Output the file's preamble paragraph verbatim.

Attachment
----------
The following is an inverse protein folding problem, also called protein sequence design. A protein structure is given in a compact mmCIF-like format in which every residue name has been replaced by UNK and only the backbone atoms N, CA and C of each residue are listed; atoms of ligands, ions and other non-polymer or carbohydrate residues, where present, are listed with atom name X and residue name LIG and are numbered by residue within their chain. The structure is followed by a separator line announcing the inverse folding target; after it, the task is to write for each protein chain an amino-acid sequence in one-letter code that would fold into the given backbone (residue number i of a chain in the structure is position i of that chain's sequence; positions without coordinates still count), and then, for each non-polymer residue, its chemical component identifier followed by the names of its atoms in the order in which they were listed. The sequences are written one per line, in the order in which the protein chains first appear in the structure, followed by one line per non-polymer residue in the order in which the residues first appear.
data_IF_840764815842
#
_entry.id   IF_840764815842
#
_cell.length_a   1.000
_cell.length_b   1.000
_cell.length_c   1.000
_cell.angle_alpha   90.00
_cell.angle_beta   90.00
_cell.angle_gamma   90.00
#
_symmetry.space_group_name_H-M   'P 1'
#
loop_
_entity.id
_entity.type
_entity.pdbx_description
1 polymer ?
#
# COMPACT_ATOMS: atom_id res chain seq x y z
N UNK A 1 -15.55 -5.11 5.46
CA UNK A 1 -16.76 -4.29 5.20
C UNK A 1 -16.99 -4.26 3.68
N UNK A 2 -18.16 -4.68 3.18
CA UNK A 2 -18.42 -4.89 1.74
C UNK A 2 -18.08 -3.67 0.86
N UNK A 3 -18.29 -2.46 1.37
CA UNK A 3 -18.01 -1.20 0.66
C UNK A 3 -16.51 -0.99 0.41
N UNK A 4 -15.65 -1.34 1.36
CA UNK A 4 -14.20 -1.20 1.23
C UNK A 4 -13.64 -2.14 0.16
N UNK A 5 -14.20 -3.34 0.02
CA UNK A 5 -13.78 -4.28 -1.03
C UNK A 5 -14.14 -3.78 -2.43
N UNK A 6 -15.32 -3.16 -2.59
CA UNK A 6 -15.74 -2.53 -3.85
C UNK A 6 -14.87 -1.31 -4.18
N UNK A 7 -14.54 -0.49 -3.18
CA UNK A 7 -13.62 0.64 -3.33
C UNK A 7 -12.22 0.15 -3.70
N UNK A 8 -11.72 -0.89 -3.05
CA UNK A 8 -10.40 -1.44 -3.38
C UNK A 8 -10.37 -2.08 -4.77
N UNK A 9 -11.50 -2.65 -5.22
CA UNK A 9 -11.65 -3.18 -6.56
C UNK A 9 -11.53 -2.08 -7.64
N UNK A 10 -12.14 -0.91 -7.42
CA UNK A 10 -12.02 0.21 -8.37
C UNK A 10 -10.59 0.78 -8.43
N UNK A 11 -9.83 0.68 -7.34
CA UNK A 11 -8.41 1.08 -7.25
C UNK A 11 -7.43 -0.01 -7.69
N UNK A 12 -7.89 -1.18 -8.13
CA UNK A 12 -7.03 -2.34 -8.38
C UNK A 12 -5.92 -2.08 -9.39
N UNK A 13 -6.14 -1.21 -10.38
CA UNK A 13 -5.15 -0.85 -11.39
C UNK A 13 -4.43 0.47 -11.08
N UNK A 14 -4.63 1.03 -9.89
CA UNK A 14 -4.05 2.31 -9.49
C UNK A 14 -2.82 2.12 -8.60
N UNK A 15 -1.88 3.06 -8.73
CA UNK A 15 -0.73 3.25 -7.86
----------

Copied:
The following is an inverse protein folding problem, also called protein sequence design. A protein structure is given in a compact mmCIF-like format in which every residue name has been replaced by UNK and only the backbone atoms N, CA and C of each residue are listed; atoms of ligands, ions and other non-polymer or carbohydrate residues, where present, are listed with atom name X and residue name LIG and are numbered by residue within their chain. The structure is followed by a separator line announcing the inverse folding target; after it, the task is to write for each protein chain an amino-acid sequence in one-letter code that would fold into the given backbone (residue number i of a chain in the structure is position i of that chain's sequence; positions without coordinates still count), and then, for each non-polymer residue, its chemical component identifier followed by the names of its atoms in the order in which they were listed. The sequences are written one per line, in the order in which the protein chains first appear in the structure, followed by one line per non-polymer residue in the order in which the residues first appear.